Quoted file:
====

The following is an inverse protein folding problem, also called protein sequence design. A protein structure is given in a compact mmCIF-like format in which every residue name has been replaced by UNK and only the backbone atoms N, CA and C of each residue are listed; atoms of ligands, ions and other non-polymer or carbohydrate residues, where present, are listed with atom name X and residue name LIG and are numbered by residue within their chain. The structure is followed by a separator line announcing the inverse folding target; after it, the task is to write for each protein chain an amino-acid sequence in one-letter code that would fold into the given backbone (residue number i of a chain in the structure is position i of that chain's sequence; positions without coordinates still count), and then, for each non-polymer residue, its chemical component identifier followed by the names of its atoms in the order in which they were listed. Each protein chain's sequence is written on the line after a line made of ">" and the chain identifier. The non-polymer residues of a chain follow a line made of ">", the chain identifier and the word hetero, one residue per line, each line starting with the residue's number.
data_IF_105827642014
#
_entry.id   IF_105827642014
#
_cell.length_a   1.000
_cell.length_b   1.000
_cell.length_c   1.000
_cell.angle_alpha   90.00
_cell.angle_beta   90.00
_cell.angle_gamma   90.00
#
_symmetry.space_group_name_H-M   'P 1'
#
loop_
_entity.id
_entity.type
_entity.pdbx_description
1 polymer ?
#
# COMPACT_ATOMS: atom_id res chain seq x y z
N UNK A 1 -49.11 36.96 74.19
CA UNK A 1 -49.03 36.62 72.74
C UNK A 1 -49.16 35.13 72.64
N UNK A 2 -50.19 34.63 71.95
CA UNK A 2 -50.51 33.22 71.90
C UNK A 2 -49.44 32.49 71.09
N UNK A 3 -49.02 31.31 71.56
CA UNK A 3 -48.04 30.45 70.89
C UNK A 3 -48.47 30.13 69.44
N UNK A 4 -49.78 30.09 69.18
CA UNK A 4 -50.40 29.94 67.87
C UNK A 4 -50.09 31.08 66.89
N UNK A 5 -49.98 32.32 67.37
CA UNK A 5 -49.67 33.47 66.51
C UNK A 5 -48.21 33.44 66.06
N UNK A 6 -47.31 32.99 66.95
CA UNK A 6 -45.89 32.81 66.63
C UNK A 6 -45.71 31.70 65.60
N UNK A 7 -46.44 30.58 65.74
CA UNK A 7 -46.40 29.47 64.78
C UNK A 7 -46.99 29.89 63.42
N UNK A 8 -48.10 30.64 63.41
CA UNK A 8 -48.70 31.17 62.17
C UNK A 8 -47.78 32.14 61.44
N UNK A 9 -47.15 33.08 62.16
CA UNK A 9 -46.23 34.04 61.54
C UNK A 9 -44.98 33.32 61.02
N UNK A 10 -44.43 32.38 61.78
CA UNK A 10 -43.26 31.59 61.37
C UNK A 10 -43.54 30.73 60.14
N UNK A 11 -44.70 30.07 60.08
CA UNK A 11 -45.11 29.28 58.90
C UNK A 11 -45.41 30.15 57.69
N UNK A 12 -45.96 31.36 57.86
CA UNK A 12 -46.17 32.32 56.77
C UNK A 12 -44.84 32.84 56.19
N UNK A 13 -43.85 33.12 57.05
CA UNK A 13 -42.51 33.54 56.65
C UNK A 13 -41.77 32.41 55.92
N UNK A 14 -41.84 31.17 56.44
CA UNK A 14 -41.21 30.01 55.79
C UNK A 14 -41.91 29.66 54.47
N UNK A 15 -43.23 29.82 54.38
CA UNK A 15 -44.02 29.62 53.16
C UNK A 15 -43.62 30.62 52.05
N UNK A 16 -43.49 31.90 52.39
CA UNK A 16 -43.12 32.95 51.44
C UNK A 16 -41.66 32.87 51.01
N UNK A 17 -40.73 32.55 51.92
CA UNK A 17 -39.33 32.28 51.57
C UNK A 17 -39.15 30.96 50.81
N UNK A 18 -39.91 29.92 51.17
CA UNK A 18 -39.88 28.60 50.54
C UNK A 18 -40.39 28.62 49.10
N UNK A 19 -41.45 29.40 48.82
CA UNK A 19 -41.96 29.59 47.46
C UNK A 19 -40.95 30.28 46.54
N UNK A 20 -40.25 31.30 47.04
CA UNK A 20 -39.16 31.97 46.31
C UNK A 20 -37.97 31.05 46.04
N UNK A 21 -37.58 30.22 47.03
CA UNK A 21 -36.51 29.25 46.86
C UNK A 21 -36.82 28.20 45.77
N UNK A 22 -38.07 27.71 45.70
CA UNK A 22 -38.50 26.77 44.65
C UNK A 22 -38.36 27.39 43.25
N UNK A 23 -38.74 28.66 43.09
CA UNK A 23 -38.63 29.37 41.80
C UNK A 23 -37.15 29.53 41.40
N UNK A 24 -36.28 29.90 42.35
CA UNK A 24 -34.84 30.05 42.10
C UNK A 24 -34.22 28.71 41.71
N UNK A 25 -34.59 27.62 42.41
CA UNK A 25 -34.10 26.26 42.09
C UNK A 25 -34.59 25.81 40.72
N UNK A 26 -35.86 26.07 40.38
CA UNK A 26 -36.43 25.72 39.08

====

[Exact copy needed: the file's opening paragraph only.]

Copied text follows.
The following is an inverse protein folding problem, also called protein sequence design. A protein structure is given in a compact mmCIF-like format in which every residue name has been replaced by UNK and only the backbone atoms N, CA and C of each residue are listed; atoms of ligands, ions and other non-polymer or carbohydrate residues, where present, are listed with atom name X and residue name LIG and are numbered by residue within their chain. The structure is followed by a separator line announcing the inverse folding target; after it, the task is to write for each protein chain an amino-acid sequence in one-letter code that would fold into the given backbone (residue number i of a chain in the structure is position i of that chain's sequence; positions without coordinates still count), and then, for each non-polymer residue, its chemical component identifier followed by the names of its atoms in the order in which they were listed. Each protein chain's sequence is written on the line after a line made of ">" and the chain identifier. The non-polymer residues of a chain follow a line made of ">", the chain identifier and the word hetero, one residue per line, each line starting with the residue's number.